“Regarding you selling [the F1 Lightning Maroons] to breeders, I would much rather see them go to a rich people, who will simply pay you a good price, and put them in a big old aquarium where they will live out there lives… and die,” wrote Navin.  “Send them to more breeders, and I think you will be compounding the problem. The end result will be that lightning patterned maroons become a dime a dozen, and all value will be lost. You are better off, as are PNG collectors, if you keep these more exclusive.”
But he does have me thinking, and this concern is what drives the “community kickback contract” that Navin mentioned earlier.  He elaborated; “if anyone has any intentions of breeding it, there will be a community kickback policy in place. Not an EcoAquariums kickback, but a community kickback, specifically targeting the village school, from whichever community reef the next one comes from.”
What’s My Responsibility The Breeder of Lightning Maroon Clowns?
The other side of me looks at my project and realizes that my goal here was the preservation of rare biodiversity.  I have perfectly ugly endangered species of freshwater fish in my basement that I am trying to breed solely for the preservation of their genetics.  There is no one telling me I should be “kicking back” anything to a town in Mexico simply because I am breeding Characadon lateralis.  When I look at this topic through that lens, I realize quite quickly that if the fish didn’t carry a quadruple digit price tag, I don’t think we’d be seeing the same ideas coming forth.  After all, is Dan Navin sending out every fish he collects with a contractual agreement that if you breed it, you are required to pay a royalty back to the PNG fisher who caught it?  Not that I’m aware of.  Should he?  Maybe?!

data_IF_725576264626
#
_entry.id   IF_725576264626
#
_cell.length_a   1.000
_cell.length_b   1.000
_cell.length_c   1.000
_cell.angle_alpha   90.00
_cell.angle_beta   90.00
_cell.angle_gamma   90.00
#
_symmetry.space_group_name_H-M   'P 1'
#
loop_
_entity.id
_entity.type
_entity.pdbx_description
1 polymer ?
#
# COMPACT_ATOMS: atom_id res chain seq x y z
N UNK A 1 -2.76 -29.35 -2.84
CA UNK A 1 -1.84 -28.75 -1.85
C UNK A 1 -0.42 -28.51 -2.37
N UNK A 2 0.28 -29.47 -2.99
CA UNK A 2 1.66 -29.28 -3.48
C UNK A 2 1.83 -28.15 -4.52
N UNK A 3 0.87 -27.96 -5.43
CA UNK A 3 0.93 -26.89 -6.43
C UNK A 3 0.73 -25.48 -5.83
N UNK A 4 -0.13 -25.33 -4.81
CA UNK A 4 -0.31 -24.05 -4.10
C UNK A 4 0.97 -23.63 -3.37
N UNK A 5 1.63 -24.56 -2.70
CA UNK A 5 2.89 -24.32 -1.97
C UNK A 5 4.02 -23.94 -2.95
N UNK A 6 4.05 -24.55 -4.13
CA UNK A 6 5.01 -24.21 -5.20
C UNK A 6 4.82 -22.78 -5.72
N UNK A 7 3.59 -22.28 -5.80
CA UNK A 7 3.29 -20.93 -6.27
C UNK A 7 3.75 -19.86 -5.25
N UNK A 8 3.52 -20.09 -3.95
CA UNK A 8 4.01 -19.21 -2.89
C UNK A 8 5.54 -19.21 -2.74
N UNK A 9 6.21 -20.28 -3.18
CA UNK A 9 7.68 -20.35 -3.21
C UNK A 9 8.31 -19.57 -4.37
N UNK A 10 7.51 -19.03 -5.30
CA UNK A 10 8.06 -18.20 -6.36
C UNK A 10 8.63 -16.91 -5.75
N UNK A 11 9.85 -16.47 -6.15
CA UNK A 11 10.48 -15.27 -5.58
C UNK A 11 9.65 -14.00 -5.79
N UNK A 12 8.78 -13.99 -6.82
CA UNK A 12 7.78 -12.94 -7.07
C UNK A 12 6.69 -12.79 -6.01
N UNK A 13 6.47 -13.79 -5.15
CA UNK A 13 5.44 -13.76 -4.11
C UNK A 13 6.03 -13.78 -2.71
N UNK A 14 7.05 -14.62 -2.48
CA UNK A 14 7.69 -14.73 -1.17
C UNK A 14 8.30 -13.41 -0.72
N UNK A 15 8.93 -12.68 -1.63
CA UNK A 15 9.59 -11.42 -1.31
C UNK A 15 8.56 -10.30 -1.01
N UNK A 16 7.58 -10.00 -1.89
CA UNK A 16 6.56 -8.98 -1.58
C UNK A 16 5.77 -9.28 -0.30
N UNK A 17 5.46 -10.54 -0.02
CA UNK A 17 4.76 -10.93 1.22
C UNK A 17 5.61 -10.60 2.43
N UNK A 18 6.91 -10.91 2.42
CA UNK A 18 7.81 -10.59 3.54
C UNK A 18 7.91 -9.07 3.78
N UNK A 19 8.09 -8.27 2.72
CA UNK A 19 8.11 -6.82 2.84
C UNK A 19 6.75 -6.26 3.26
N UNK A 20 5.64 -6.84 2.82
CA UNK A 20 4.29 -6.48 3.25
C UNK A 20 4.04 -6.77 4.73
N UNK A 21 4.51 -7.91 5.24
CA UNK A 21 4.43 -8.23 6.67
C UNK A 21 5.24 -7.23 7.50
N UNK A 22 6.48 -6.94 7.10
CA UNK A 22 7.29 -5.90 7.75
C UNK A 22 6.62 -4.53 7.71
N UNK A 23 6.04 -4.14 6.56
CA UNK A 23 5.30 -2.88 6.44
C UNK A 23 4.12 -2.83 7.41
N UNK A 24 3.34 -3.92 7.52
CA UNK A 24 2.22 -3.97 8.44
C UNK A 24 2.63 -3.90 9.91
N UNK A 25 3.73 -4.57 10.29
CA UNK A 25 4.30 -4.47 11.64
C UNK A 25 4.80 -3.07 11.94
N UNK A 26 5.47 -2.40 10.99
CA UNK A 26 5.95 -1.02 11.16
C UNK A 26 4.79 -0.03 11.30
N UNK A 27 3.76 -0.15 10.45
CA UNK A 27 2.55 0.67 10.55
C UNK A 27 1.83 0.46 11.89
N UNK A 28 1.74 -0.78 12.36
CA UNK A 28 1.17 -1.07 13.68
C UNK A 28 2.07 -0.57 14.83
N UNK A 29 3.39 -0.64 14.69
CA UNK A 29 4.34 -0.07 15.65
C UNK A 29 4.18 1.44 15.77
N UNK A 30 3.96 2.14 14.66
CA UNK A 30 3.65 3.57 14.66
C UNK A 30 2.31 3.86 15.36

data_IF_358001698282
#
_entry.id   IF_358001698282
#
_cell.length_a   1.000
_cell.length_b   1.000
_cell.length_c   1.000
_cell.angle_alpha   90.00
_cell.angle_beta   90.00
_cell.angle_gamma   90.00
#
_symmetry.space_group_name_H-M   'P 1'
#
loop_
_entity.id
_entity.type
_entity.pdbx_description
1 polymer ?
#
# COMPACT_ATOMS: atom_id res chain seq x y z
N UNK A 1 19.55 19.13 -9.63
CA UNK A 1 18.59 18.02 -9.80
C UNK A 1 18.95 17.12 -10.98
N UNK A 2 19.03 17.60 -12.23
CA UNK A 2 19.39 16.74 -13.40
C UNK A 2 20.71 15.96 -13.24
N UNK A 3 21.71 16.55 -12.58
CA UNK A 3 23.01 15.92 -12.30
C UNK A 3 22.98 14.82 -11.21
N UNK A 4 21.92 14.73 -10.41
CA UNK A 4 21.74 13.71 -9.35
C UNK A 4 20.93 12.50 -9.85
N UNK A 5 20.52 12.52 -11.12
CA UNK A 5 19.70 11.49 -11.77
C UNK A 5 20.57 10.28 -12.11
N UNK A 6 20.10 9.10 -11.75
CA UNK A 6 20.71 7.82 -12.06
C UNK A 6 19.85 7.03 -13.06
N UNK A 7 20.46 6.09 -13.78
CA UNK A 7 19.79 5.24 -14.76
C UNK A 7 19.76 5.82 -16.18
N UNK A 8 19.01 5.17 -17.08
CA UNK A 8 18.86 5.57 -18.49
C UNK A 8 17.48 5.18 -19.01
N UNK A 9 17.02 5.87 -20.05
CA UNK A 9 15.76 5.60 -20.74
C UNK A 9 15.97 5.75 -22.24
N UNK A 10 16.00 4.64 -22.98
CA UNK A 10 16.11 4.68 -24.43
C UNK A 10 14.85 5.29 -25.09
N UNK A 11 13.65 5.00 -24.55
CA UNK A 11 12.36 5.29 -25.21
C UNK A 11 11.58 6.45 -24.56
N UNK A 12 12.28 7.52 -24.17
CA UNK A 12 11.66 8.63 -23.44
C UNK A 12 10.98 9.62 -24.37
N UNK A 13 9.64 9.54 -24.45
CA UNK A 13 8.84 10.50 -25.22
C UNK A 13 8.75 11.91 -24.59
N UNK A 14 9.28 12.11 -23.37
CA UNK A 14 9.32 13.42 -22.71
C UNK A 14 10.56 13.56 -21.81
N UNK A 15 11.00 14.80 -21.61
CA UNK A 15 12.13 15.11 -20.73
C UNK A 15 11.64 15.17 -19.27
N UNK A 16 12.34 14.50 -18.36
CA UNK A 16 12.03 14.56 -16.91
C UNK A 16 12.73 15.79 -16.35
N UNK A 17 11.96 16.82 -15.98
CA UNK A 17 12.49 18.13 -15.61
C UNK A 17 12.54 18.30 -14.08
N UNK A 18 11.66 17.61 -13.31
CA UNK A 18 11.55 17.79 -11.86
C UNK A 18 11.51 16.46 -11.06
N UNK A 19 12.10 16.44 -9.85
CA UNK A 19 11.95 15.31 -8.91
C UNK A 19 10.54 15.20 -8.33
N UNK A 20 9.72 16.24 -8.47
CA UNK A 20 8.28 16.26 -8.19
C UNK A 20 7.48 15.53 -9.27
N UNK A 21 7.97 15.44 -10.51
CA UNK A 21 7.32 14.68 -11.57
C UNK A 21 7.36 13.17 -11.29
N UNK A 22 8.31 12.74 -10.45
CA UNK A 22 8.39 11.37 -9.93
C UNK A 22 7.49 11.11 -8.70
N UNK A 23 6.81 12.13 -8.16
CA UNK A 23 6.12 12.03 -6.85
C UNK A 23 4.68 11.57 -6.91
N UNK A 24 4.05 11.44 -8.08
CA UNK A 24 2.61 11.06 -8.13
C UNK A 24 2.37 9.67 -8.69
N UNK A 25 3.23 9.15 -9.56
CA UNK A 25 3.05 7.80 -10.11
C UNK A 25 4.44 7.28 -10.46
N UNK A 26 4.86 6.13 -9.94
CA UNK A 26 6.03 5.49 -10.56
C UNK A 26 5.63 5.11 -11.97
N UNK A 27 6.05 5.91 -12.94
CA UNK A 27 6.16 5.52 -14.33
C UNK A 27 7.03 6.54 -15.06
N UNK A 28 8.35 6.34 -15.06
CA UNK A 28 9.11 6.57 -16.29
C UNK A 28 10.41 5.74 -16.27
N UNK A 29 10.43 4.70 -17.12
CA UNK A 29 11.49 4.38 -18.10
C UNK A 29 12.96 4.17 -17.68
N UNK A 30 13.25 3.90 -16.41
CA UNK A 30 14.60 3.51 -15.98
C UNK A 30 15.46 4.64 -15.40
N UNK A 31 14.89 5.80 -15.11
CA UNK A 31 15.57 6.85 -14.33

I certainly have no legal obligation to convey any future profits from this fish to anyone other than my family, my fishroom, and my son’s college fund!  I could argue that, just as David Vosseler had suggested, the ongoing spotlight on the PNG Lightning Maroon, and thus on PNG fisheries in general, has paid off in non-monetary ways by continuing to feature this fishery, and thus, create the market demand for the PNG fish.  That IS the dividends they elected, and are now collecting.  They’re getting payment from me right now as I take my personal time to write yet another blog article talking all about EcoAquariums and sustainably-harvested Papua New Guinea reef fish.